Youth development educator drives positive change

Wisconsin Idea stipulates education should influence people’s lives beyond classroom walls
Kevin Passon

Megan Suehring serves as the 4-H positive youth development educator for University of Wisconsin-Madison Division of Extension Shawano County.

Her office is in the county courthouse, but she said her work is located along the many crisscrossed miles that make up Shawano County.

Suehring oversees the Shawano County 4-H program, which includes more than 700 enrolled youth members (grades kindergarten through the year after high school) and adult volunteers that span 19 4-H community clubs and two weekly after-school programs in Gresham and Marion school districts.

“4-H is a positive youth development program that focuses on helping young people build life skills,” Suehring said. “4-H involves youths in project-based education where youths can explore their interests and master new skills. 4-H projects are meant to be hands on to create a memorable learning experience.”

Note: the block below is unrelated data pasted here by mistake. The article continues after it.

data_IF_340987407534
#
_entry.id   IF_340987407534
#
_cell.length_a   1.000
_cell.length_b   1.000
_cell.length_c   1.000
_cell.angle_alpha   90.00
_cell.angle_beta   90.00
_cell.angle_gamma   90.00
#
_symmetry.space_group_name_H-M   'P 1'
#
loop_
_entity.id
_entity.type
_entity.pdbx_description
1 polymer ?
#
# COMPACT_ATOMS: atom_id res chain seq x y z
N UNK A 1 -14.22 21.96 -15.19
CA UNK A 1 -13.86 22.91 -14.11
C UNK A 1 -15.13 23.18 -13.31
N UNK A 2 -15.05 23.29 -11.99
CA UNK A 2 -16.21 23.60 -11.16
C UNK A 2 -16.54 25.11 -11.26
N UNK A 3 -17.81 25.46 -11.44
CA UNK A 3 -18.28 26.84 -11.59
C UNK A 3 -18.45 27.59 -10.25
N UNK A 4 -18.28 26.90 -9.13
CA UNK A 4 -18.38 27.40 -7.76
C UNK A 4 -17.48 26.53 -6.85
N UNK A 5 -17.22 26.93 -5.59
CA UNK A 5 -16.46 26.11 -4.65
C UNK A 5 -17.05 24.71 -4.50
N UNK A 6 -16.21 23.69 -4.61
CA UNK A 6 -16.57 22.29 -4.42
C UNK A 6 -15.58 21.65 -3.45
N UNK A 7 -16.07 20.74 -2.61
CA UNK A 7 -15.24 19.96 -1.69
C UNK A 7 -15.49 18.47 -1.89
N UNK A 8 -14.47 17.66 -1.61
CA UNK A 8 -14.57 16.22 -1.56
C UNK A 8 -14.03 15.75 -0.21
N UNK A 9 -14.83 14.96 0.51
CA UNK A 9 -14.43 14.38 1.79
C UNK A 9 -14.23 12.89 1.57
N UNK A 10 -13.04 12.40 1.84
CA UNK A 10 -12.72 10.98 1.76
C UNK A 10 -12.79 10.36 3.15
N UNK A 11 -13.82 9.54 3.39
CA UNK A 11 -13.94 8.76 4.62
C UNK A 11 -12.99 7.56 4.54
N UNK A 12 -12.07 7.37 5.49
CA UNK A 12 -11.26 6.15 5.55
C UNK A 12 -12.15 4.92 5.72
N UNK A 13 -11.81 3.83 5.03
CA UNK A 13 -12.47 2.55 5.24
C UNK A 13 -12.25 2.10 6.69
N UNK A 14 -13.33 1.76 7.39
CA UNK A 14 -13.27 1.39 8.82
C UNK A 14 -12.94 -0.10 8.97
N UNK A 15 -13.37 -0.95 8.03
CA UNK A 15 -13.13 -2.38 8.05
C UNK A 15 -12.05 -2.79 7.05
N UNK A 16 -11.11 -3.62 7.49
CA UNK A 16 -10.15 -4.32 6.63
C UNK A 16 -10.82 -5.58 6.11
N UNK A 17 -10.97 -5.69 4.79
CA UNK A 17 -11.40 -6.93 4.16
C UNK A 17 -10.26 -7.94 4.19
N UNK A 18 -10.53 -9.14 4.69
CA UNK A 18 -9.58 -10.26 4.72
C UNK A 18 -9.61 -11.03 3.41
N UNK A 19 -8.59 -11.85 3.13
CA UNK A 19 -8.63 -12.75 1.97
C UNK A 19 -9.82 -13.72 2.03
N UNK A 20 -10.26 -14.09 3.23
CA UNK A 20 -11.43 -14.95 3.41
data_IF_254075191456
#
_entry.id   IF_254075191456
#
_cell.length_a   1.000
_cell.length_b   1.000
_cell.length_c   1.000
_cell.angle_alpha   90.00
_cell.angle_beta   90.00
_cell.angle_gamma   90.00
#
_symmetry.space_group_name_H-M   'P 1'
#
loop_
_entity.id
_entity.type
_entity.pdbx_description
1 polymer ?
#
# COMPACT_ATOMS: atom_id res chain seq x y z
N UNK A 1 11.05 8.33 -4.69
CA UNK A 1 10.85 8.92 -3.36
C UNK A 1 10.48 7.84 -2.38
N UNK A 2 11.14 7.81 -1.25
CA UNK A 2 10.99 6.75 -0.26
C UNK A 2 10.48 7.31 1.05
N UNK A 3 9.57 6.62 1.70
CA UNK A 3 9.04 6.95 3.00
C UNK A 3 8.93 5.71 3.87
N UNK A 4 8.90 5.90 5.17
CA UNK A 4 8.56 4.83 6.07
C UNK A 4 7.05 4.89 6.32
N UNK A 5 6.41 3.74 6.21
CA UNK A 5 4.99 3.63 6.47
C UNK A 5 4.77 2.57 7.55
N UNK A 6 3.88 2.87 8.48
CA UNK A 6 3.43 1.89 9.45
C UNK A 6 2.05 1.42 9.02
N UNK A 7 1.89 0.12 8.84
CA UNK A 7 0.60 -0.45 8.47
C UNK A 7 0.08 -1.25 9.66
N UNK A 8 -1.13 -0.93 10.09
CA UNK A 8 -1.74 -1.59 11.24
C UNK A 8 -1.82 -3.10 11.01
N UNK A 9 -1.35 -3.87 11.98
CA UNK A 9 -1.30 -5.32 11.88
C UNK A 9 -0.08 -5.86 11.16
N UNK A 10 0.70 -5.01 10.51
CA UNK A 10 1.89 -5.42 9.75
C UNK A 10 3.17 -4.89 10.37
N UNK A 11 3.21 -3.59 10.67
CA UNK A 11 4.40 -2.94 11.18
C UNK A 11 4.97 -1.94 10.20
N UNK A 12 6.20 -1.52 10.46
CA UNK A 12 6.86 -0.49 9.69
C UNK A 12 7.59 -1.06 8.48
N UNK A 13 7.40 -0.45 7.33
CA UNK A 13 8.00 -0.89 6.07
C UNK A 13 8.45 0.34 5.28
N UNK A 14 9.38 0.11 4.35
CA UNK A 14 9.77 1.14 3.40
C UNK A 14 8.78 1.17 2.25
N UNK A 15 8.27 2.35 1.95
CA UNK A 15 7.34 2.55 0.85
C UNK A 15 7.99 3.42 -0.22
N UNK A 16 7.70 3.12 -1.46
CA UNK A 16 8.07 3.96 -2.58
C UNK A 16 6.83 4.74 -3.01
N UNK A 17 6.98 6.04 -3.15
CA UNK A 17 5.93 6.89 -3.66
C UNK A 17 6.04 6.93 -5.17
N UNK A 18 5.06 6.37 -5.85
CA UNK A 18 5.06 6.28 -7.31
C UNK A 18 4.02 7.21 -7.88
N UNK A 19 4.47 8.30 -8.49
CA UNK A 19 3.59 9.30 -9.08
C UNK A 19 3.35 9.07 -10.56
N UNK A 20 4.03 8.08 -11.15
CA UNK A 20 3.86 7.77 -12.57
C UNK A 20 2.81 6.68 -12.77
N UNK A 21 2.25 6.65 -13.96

Since 4-H started in the early 1900s, youths have learned by doing. This hands-on process allows youths to understand not only how to do something but also why they are doing it. A part of Suehring’s time is also devoted to driving positive change in Wisconsin communities to promote health and well-being.

“Our research-based programs are focused on mental health promotion, substance use prevention and access to health care,” she said. “We’re working together to help solve the state’s most pressing well-being needs and to ensure that all Wisconsinites have the opportunity to live stronger, healthier lives.”

Youth and mental health is an identified concern that has surfaced repeatedly from Shawano County schools, youth-serving organizations, and coalitions such as the Thedacare Community Health Action Team and Healthy People Shawano and Menominee Counties.

Suehring has been able to access professional development to serve as a local trainer in QPR (Question. Persuade. Refer), Mental Health First Aid (for teens, youth-serving adults and adults), COMET (Changing our Mental and Emotional Trajectory) and Learning to Breathe (for middle school and high school, mindfulness).

“Much of our area does not have access to this type of training for free or reasonable rates,” she said. “Through connections with UW-Madison and several grants (Rural Opioid Technical Assistance), I am able to do just that.”

UW-Extension embodies the Wisconsin Idea, which stipulates that education should influence people’s lives beyond the boundaries of the classroom. Extension brings the research of the university to the people of Wisconsin.